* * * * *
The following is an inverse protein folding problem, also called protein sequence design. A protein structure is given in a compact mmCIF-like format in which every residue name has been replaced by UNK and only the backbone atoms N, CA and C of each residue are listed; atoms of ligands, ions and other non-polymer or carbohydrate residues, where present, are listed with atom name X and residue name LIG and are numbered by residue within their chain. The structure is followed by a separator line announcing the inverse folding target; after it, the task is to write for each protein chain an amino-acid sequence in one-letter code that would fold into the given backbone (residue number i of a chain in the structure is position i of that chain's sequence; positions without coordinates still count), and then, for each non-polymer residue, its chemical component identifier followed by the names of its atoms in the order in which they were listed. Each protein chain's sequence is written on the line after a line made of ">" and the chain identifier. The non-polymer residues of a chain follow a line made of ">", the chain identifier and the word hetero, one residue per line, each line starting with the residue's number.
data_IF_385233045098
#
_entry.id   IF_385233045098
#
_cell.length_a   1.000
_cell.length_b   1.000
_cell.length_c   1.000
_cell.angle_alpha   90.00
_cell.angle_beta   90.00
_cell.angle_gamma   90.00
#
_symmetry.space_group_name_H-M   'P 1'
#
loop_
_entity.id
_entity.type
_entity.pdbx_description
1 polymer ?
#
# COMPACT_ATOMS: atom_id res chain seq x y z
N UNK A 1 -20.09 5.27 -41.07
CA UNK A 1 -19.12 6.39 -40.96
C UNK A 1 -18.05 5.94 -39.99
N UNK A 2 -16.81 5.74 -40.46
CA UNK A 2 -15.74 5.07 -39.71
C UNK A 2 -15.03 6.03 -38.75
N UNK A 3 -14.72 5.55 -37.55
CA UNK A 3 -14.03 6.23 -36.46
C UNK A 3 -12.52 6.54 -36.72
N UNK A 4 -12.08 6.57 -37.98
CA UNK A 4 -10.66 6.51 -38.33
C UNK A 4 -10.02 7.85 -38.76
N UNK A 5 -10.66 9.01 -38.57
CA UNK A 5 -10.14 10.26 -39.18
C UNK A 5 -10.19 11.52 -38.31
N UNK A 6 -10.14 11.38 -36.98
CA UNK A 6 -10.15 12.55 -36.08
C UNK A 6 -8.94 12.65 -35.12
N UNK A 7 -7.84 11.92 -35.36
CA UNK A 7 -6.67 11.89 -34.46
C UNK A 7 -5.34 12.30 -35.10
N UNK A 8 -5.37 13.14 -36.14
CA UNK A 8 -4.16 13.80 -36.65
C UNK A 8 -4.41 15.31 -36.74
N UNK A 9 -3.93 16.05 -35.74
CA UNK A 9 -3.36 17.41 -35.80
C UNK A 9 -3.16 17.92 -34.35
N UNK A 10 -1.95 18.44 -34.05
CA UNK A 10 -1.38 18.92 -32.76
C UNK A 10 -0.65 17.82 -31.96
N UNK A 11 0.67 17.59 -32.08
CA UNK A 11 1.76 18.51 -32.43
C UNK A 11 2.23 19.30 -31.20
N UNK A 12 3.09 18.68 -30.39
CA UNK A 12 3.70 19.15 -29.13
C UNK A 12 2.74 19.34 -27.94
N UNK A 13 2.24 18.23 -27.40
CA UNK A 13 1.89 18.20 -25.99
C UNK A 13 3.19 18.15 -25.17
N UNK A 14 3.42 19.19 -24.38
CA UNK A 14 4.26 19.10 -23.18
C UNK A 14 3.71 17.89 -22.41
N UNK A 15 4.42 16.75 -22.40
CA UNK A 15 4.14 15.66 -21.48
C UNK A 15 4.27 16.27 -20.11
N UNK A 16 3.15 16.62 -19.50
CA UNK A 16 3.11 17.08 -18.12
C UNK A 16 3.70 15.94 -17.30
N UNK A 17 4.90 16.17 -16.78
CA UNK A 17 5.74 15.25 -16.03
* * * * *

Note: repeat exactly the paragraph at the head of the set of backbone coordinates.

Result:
The following is an inverse protein folding problem, also called protein sequence design. A protein structure is given in a compact mmCIF-like format in which every residue name has been replaced by UNK and only the backbone atoms N, CA and C of each residue are listed; atoms of ligands, ions and other non-polymer or carbohydrate residues, where present, are listed with atom name X and residue name LIG and are numbered by residue within their chain. The structure is followed by a separator line announcing the inverse folding target; after it, the task is to write for each protein chain an amino-acid sequence in one-letter code that would fold into the given backbone (residue number i of a chain in the structure is position i of that chain's sequence; positions without coordinates still count), and then, for each non-polymer residue, its chemical component identifier followed by the names of its atoms in the order in which they were listed. Each protein chain's sequence is written on the line after a line made of ">" and the chain identifier. The non-polymer residues of a chain follow a line made of ">", the chain identifier and the word hetero, one residue per line, each line starting with the residue's number.